She rushes out of bed with the noisy static of the alarm urging her to ‘get a move on.’ Stumbles out of the bedroom door and slips as quietly as she can down the stairs. Knowing full well, she is already pushing it for time. Time is not her friend these days…always urging her to hurry, hurry. Faster. And she is already going as fast as she can.
But it is still not enough.
Into the shower and out. Running up the stairs. Down the stairs. From bedroom to bedroom. Checking a lesson plan in between times for something she forgot from the night before, all while brushing hair, laying out clothes and washing a dish or two. Then back to her closet to grab the first outfit she thinks about on her way there. Thank goodness it’s clean. And near the middle where she can reach it.
Never mind her hair. Nothing a clip or two can’t fix.
And all too soon. It’s ‘out the door’. Grabbing toast, coffee, armloads of books and other essentials as she makes a run for it. Children trail along after.
She drives carefully. Her coffee mug still full. But she feels pressed for time. Already. Her eyes are glued to the road ahead. If only she could just get there faster.
She arrives. Parks by the door. Buses will not arrive for a few minutes yet. She should be safe. The girls straggle behind her as she marches to the front entrance like a military sergeant. Pretending she’s punctual (HA!) , sheaddresses the early birds with a quick “hello.” And then, down she goes. Staight to her classroom. Last minute plans await.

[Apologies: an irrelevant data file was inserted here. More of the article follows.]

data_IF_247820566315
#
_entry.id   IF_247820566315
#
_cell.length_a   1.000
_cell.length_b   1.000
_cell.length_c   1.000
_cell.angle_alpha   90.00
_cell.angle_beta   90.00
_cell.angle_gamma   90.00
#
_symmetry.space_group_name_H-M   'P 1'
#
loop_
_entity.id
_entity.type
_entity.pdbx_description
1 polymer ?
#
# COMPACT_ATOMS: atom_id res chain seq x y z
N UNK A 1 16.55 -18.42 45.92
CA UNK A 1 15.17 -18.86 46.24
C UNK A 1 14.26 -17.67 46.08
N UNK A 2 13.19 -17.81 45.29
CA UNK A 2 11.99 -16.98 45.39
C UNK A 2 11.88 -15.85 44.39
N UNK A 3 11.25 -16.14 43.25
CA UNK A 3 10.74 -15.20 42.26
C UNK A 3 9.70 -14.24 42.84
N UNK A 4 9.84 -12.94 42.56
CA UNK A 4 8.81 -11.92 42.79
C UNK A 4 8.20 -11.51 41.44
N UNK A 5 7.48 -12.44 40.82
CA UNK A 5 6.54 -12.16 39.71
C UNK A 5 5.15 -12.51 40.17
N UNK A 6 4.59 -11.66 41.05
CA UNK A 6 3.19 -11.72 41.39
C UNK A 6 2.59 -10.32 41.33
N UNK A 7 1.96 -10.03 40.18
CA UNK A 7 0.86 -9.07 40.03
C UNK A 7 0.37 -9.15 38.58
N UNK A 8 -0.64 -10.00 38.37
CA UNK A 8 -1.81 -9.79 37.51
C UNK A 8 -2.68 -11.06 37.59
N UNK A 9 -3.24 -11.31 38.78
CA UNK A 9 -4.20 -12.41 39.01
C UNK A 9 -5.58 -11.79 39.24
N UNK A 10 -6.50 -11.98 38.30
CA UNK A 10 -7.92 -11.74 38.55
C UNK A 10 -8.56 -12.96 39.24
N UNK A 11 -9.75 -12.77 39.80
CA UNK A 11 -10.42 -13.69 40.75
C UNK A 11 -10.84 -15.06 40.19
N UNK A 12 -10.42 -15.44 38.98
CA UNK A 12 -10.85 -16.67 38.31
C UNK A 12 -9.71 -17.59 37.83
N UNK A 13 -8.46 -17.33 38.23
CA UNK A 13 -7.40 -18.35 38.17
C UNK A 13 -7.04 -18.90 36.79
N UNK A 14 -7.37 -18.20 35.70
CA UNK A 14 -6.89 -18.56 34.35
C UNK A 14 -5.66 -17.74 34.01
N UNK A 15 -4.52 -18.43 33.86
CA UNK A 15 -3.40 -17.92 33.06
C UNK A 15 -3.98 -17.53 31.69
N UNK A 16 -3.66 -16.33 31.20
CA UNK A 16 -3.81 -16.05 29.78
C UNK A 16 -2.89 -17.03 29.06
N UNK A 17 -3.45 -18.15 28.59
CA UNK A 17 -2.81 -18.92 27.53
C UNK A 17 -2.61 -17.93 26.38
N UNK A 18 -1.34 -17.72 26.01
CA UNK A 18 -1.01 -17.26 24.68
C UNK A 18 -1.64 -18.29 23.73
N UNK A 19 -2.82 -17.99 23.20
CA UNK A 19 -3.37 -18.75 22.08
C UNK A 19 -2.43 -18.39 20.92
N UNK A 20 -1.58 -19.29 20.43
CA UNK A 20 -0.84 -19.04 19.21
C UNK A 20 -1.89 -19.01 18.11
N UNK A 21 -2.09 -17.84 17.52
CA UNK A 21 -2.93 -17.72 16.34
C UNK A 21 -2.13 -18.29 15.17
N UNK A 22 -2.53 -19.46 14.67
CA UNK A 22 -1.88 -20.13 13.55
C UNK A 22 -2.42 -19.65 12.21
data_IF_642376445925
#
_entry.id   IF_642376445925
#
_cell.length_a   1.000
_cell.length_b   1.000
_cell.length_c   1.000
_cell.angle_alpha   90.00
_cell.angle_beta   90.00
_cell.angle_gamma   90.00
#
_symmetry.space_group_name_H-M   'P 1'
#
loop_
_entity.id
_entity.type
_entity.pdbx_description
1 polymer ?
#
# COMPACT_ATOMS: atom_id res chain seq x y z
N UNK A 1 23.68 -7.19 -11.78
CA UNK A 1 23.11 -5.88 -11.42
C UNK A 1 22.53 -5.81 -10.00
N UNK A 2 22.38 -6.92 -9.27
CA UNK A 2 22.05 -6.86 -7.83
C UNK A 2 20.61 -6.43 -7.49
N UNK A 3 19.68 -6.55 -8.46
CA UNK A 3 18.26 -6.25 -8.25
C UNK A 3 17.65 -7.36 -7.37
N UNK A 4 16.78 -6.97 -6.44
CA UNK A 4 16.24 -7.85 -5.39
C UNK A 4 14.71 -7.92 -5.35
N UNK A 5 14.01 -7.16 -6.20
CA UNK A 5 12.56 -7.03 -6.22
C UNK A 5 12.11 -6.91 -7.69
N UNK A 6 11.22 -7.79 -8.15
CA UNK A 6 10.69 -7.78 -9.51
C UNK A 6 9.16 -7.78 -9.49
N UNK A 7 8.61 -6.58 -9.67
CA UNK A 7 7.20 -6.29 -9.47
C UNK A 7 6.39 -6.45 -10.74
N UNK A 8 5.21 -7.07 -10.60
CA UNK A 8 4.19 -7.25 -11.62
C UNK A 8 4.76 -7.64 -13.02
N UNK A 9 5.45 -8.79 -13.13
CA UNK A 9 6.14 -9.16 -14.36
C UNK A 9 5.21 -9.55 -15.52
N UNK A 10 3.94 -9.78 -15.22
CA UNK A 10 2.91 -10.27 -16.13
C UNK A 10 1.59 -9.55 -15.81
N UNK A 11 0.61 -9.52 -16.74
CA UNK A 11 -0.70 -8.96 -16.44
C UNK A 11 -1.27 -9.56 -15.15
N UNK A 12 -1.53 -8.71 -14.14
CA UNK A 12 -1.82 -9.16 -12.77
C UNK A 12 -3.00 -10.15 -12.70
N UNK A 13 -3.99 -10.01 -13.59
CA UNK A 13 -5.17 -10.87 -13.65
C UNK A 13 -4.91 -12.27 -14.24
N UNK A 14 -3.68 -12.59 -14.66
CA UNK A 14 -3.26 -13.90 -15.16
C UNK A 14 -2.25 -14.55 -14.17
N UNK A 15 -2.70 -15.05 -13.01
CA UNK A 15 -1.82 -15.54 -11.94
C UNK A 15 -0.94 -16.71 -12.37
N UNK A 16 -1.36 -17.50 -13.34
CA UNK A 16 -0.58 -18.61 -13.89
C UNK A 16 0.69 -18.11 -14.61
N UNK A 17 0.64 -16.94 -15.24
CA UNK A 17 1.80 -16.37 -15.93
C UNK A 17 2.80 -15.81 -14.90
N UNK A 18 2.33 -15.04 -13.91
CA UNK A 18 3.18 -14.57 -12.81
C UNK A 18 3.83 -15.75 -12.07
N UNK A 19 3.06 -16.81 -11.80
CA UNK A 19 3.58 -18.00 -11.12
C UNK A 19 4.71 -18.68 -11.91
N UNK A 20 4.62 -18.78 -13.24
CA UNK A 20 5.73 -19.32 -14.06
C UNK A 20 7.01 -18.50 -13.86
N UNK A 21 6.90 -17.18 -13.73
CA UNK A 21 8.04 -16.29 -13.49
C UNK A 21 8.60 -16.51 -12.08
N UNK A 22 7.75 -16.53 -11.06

She finds the paper she’d forgotten about last night. The math manipulatives. “Is everything in order?” Ah! But of course…she was in the day before, and then up late last night until her eyes could barely see through the slits. She’s good and ready. Settling into her chair, she punches in her login and password. Downloads the files she needs to print. And then she’s off. Rush, rush, rushing out the door.
Hustle, Hustle, Hustle! Always running. Always feeling chased by that ominous clock that continues to tick, tick, tick away the minutes, hours and days.
Is life always to keep up this frantic pace? She feels defeated, and it’s only 8:15 a.m.
She is in the office now, asking for favors. If she doesn’t leave soon, she’ll really be late. She finds a colleague and makes her heartfelt request. She knows she cannot possibly do one.more.thing. Or she will be worse than late: she’ll be a disappointment. To her colleagues, and mentors who await. So then. She runs. Out the door, down the steps, to her van.
And she pushes the pedal, maybe a little too fast. But she finally feels she can start to relax as she settles into the rhythm and flow that is the typical distance commute. Thanks goodness she doesn’t have to do this every day! But, it is somewhat relaxing now that she knows the worst is behind her.
She’s semi-relaxed. That is, until she calls her Husband for confirmation of the exact meeting time, via him checking her e-mail. Over the phone. (Don’t worry, my Police Officer Friends…she’s got Blue Tooth.)
And she shudders to hear him say the words. “It starts at 9:00 a.m.” Because the inevitable is now upon her. The meeting at which she is to speak this morning will be starting exactly fifteen minutes earlier than she had allotted for her arrival time.